As Labour’s new populism gears up for Copeland and Stoke-on-Trent, it will be tested on voters who are, by a significant measure, more likely to see themselves as English. In the 2011 census, both constituencies scored "English" identity nearly 10 per cent higher than the English average and still 5 per cent higher than England outside of London.

It’s no surprise that both Ukip and the Tories have polled well in these places. In the 2015 general election there was strong correlation between feeling "English", or feeling "more English than British", and voting Ukip and Conservative. Indeed, amongst the "English not British" Ukip took about a third of the votes across England, and the Tories a fifth. Labour lagged below 15 per cent.

Labour’s problems may be getting worse. A recent YouGov poll, commissioned by the Centre for English Identity and Politics at Winchester University, showed "Englishness" gaining at the expense of "Britishness" in the year of Brexit. At the extremes, "English not British" rose by 5 per cent (from 14 per cent to 19 per cent), with ‘British not English’ falling by a similar amount. If past relationships hold, these voters will become harder for Labour to reach.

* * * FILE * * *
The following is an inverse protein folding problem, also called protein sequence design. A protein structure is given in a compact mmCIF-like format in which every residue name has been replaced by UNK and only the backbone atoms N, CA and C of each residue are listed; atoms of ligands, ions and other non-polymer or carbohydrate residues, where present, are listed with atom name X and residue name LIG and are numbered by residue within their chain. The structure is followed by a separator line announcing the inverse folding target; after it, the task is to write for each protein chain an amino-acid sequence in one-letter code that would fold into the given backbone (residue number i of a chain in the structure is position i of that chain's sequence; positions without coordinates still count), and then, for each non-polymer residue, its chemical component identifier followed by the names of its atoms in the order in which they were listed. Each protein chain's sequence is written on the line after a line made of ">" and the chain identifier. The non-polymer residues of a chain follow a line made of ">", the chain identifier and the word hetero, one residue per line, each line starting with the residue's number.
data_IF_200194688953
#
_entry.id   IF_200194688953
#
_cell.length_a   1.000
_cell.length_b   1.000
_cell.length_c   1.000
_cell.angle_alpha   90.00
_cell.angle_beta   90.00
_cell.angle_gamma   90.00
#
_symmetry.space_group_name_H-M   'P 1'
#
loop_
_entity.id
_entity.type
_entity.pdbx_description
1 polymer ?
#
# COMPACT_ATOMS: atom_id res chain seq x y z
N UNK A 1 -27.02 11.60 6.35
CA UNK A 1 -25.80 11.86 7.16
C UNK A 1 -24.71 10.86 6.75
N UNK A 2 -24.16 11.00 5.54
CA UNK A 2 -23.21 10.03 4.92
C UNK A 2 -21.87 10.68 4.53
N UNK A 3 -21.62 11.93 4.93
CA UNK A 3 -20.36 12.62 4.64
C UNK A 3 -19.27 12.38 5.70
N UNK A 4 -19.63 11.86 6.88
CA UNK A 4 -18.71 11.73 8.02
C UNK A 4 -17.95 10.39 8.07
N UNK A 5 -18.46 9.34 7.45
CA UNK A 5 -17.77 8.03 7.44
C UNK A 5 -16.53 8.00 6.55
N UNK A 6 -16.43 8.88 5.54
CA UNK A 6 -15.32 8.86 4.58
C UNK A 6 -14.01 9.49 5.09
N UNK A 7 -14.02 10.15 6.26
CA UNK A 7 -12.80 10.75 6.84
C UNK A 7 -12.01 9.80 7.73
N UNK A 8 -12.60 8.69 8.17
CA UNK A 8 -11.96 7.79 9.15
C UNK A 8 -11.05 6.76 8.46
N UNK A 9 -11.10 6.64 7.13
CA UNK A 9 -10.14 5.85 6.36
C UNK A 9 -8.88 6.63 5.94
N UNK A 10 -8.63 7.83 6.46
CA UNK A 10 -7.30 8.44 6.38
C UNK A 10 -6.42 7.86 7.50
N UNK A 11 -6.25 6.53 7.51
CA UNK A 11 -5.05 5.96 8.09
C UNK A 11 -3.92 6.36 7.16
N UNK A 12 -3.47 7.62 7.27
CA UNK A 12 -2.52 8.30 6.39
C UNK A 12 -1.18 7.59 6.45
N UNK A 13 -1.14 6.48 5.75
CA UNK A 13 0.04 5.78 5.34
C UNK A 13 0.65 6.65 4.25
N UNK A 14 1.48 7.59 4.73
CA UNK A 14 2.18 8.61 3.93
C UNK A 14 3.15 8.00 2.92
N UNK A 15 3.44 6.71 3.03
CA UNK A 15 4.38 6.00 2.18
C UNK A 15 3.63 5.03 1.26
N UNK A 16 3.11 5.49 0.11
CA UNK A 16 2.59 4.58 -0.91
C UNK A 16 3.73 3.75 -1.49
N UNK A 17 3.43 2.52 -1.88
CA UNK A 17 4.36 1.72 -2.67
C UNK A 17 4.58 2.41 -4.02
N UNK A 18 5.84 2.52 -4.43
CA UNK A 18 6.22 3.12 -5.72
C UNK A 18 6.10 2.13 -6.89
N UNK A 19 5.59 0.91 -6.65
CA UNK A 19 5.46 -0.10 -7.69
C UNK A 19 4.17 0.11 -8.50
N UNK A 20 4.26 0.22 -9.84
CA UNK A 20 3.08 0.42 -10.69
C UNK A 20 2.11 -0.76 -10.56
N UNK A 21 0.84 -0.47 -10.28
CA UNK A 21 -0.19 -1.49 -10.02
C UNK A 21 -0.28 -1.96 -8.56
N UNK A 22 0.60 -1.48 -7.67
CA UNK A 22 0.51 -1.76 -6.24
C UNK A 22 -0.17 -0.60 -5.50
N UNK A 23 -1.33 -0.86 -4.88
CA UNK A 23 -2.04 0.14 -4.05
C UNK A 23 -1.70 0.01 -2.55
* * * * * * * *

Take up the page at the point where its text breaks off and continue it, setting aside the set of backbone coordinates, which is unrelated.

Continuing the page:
Although most people in England would favour an English Parliament, or English MPs alone voting on English issues, these have not yet become the political demands of an explicit nationalism as we might find in Wales, Scotland or Catalonia. Indeed, there’s no actual evidence of a direct link between feeling English and the way people vote. It well be that the underlying factors that make someone feel English are also those that incline them, overwhelmingly, to vote Brexit or to support Ukip.

We may identify the drivers of English identity - the declining power of the idea of Britain, the assertiveness of devolution, rapid migration and the EU - but we know little about the idea of England than lies behind these polls. There’s almost certainly more than one: the England of Stoke Central imaginations may not be identical to the Twickenham RFU car park on international day.